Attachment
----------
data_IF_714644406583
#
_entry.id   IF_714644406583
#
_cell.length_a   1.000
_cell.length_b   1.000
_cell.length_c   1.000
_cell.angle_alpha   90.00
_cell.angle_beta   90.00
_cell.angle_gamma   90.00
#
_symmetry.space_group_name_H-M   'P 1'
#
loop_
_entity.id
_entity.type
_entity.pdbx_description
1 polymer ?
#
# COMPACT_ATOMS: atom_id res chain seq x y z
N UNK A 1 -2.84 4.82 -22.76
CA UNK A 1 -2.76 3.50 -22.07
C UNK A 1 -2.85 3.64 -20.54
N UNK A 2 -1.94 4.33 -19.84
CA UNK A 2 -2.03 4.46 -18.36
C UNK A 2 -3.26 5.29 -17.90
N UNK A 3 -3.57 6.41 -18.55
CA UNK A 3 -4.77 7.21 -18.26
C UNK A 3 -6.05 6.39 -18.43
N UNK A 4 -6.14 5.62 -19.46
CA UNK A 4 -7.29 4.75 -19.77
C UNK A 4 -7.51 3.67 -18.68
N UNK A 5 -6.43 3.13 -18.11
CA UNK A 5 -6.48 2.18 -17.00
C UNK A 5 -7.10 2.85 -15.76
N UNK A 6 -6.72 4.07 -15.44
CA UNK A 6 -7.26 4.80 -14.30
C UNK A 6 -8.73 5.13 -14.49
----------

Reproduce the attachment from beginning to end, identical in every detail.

data_IF_714644406583
#
_entry.id   IF_714644406583
#
_cell.length_a   1.000
_cell.length_b   1.000
_cell.length_c   1.000
_cell.angle_alpha   90.00
_cell.angle_beta   90.00
_cell.angle_gamma   90.00
#
_symmetry.space_group_name_H-M   'P 1'
#
loop_
_entity.id
_entity.type
_entity.pdbx_description
1 polymer ?
#
# COMPACT_ATOMS: atom_id res chain seq x y z
N UNK A 1 -2.84 4.82 -22.76
CA UNK A 1 -2.76 3.50 -22.07
C UNK A 1 -2.85 3.64 -20.54
N UNK A 2 -1.94 4.33 -19.84
CA UNK A 2 -2.03 4.46 -18.36
C UNK A 2 -3.26 5.29 -17.90
N UNK A 3 -3.57 6.41 -18.55
CA UNK A 3 -4.77 7.21 -18.26
C UNK A 3 -6.05 6.39 -18.43
N UNK A 4 -6.14 5.62 -19.46
CA UNK A 4 -7.29 4.75 -19.77
C UNK A 4 -7.51 3.67 -18.68
N UNK A 5 -6.43 3.13 -18.11
CA UNK A 5 -6.48 2.18 -17.00
C UNK A 5 -7.10 2.85 -15.76
N UNK A 6 -6.72 4.07 -15.44
CA UNK A 6 -7.26 4.80 -14.30
C UNK A 6 -8.73 5.13 -14.49